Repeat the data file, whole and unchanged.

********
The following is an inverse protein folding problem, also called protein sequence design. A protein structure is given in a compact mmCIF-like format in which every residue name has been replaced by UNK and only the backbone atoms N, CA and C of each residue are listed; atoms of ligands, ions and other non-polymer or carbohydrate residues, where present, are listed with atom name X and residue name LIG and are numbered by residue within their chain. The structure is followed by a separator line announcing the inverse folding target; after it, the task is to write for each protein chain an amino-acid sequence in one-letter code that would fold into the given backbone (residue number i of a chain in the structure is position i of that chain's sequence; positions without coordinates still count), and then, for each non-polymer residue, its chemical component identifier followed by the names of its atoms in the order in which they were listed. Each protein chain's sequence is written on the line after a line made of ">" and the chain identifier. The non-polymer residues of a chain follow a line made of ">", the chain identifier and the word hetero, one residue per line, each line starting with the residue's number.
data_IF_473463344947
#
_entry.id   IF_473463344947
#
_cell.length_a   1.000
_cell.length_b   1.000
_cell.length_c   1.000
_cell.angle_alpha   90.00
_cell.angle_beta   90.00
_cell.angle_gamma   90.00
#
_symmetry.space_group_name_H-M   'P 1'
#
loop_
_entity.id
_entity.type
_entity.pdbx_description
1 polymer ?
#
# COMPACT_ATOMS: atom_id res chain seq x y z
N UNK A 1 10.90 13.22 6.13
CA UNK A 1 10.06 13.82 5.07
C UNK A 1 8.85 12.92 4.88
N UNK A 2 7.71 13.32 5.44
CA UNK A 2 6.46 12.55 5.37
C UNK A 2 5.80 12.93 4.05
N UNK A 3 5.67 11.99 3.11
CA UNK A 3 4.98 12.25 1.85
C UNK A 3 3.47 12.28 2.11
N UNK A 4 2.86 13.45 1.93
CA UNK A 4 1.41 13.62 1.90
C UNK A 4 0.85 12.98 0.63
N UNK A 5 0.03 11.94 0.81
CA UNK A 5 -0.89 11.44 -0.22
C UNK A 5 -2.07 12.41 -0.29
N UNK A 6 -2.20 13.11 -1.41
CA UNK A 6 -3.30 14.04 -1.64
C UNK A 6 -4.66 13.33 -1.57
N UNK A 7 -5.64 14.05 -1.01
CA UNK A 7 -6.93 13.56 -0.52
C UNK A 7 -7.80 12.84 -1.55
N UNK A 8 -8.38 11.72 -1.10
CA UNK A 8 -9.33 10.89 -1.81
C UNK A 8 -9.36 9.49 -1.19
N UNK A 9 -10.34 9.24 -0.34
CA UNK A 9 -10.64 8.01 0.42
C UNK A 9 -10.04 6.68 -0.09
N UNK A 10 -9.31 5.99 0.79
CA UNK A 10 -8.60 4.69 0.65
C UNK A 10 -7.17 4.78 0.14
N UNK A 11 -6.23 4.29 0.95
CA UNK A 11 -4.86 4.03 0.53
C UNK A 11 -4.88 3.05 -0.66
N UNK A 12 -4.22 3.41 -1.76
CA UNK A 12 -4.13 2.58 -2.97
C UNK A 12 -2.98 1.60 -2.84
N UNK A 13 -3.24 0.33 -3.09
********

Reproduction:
The following is an inverse protein folding problem, also called protein sequence design. A protein structure is given in a compact mmCIF-like format in which every residue name has been replaced by UNK and only the backbone atoms N, CA and C of each residue are listed; atoms of ligands, ions and other non-polymer or carbohydrate residues, where present, are listed with atom name X and residue name LIG and are numbered by residue within their chain. The structure is followed by a separator line announcing the inverse folding target; after it, the task is to write for each protein chain an amino-acid sequence in one-letter code that would fold into the given backbone (residue number i of a chain in the structure is position i of that chain's sequence; positions without coordinates still count), and then, for each non-polymer residue, its chemical component identifier followed by the names of its atoms in the order in which they were listed. Each protein chain's sequence is written on the line after a line made of ">" and the chain identifier. The non-polymer residues of a chain follow a line made of ">", the chain identifier and the word hetero, one residue per line, each line starting with the residue's number.
data_IF_473463344947
#
_entry.id   IF_473463344947
#
_cell.length_a   1.000
_cell.length_b   1.000
_cell.length_c   1.000
_cell.angle_alpha   90.00
_cell.angle_beta   90.00
_cell.angle_gamma   90.00
#
_symmetry.space_group_name_H-M   'P 1'
#
loop_
_entity.id
_entity.type
_entity.pdbx_description
1 polymer ?
#
# COMPACT_ATOMS: atom_id res chain seq x y z
N UNK A 1 10.90 13.22 6.13
CA UNK A 1 10.06 13.82 5.07
C UNK A 1 8.85 12.92 4.88
N UNK A 2 7.71 13.32 5.44
CA UNK A 2 6.46 12.55 5.37
C UNK A 2 5.80 12.93 4.05
N UNK A 3 5.67 11.99 3.11
CA UNK A 3 4.98 12.25 1.85
C UNK A 3 3.47 12.28 2.11
N UNK A 4 2.86 13.45 1.93
CA UNK A 4 1.41 13.62 1.90
C UNK A 4 0.85 12.98 0.63
N UNK A 5 0.03 11.94 0.81
CA UNK A 5 -0.89 11.44 -0.22
C UNK A 5 -2.07 12.41 -0.29
N UNK A 6 -2.20 13.11 -1.41
CA UNK A 6 -3.30 14.04 -1.64
C UNK A 6 -4.66 13.33 -1.57
N UNK A 7 -5.64 14.05 -1.01
CA UNK A 7 -6.93 13.56 -0.52
C UNK A 7 -7.80 12.84 -1.55
N UNK A 8 -8.38 11.72 -1.10
CA UNK A 8 -9.33 10.89 -1.81
C UNK A 8 -9.36 9.49 -1.19
N UNK A 9 -10.34 9.24 -0.34
CA UNK A 9 -10.64 8.01 0.42
C UNK A 9 -10.04 6.68 -0.09
N UNK A 10 -9.31 5.99 0.79
CA UNK A 10 -8.60 4.69 0.65
C UNK A 10 -7.17 4.78 0.14
N UNK A 11 -6.23 4.29 0.95
CA UNK A 11 -4.86 4.03 0.53
C UNK A 11 -4.88 3.05 -0.66
N UNK A 12 -4.22 3.41 -1.76
CA UNK A 12 -4.13 2.58 -2.97
C UNK A 12 -2.98 1.60 -2.84
N UNK A 13 -3.24 0.33 -3.09